American News Apr 10, 2021 10:15 PM EST

Los Angeles sees bill to return beachfront land to Black family after seizing it in 1924

Bruce's Beach existed as a safe space for Black families to enjoy the beach at a time when racism prohibited people of colour from doing so elsewhere. Almost 100 years after being seized by the city, the land is expected to be returned to Bruce's descendents.

Los Angeles sees bill to return beachfront land to Black family after seizing it in 1924
Jarryd Jaeger Vancouver, BC
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Bruce's Beach existed as a safe space for Black families to enjoy the beach at a time when racism prohibited people of colour from doing so elsewhere. Almost 100 years after being seized by the city, the land is expected to be returned to Bruce's descendents.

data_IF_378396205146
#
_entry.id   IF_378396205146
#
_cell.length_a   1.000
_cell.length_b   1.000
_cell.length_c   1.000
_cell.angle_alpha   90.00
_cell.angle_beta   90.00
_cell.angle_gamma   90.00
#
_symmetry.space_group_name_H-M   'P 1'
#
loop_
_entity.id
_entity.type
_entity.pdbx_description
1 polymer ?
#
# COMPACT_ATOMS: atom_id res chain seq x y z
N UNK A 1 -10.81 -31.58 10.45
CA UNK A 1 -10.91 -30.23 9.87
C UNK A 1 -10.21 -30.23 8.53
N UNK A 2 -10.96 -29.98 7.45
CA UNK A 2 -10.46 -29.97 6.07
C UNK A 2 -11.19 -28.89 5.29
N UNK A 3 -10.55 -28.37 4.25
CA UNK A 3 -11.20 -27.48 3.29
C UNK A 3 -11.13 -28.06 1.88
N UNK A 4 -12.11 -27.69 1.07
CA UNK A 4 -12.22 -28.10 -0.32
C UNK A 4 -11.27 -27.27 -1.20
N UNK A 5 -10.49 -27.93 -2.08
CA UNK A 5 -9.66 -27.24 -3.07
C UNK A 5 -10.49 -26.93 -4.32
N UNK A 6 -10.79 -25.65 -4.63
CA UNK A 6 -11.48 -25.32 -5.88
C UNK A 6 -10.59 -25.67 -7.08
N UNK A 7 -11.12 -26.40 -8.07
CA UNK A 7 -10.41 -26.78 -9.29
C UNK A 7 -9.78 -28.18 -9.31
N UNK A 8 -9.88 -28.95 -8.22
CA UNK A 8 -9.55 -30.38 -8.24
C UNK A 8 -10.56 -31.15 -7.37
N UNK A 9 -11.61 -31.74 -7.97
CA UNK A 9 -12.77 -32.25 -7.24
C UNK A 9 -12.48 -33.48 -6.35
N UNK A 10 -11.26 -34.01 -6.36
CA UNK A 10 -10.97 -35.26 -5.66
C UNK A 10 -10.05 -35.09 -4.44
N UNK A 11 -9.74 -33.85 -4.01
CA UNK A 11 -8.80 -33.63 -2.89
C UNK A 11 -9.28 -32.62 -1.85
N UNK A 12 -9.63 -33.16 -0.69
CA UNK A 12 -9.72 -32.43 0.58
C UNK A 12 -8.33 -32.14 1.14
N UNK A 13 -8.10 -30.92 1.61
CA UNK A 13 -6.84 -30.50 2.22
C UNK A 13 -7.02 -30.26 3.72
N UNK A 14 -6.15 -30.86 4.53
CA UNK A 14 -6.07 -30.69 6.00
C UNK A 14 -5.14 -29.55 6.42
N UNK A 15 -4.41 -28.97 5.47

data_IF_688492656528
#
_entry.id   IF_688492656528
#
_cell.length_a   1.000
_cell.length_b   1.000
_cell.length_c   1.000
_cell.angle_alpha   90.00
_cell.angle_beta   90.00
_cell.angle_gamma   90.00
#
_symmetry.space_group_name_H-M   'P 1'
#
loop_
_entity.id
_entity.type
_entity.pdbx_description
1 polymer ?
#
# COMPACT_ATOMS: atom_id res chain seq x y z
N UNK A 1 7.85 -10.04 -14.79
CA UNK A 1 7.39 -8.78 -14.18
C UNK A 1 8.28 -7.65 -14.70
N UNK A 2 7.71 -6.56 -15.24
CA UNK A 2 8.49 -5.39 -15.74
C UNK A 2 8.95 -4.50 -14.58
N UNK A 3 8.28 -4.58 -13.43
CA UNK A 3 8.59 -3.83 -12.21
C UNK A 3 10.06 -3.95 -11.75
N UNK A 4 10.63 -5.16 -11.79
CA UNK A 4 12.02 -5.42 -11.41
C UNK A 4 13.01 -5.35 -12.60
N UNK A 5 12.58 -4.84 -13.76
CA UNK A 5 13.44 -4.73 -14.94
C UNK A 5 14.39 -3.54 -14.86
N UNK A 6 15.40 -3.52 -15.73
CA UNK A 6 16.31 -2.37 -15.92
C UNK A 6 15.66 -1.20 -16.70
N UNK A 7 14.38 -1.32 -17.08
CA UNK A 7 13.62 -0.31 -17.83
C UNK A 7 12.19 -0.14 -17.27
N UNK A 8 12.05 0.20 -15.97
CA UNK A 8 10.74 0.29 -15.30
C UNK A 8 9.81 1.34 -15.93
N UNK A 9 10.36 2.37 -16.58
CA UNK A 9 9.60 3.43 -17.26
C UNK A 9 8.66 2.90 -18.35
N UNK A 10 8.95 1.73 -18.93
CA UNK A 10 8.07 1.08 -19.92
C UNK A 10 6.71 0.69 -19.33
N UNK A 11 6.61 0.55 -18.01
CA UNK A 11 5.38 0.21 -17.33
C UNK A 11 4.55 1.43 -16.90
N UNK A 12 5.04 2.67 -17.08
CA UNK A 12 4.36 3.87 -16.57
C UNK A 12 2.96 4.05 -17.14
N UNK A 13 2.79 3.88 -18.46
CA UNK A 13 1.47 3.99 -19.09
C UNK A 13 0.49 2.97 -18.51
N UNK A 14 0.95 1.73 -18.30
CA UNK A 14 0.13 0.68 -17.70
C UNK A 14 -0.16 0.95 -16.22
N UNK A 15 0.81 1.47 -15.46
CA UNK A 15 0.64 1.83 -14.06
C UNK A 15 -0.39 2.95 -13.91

Willa Bruce bought the land back in 1912 for $1,225 and operated a lodge, cafe, and dance hall. According to The New York Post, the area quickly turned into a Black community as others bought and built cottages. The Ku Klux Klan and racist neighbours harassed the Black residents.

In 1924, the city seized the land, citing an "urgent need for a public park". However, it was reported that the Bruce's land sat empty, and was transferred to the state in 1948, and eventually to the county in 1995.

As The Los Angeles Times reports, California Senator Steven Bradford will introduce a bill on Monday that would "allow Los Angeles County, which currently runs a lifeguard center on the site, to transfer the property to the Bruce family".

The bill, which is expected to pass, would help begin to right the many wrongs that Black Americans have endured.

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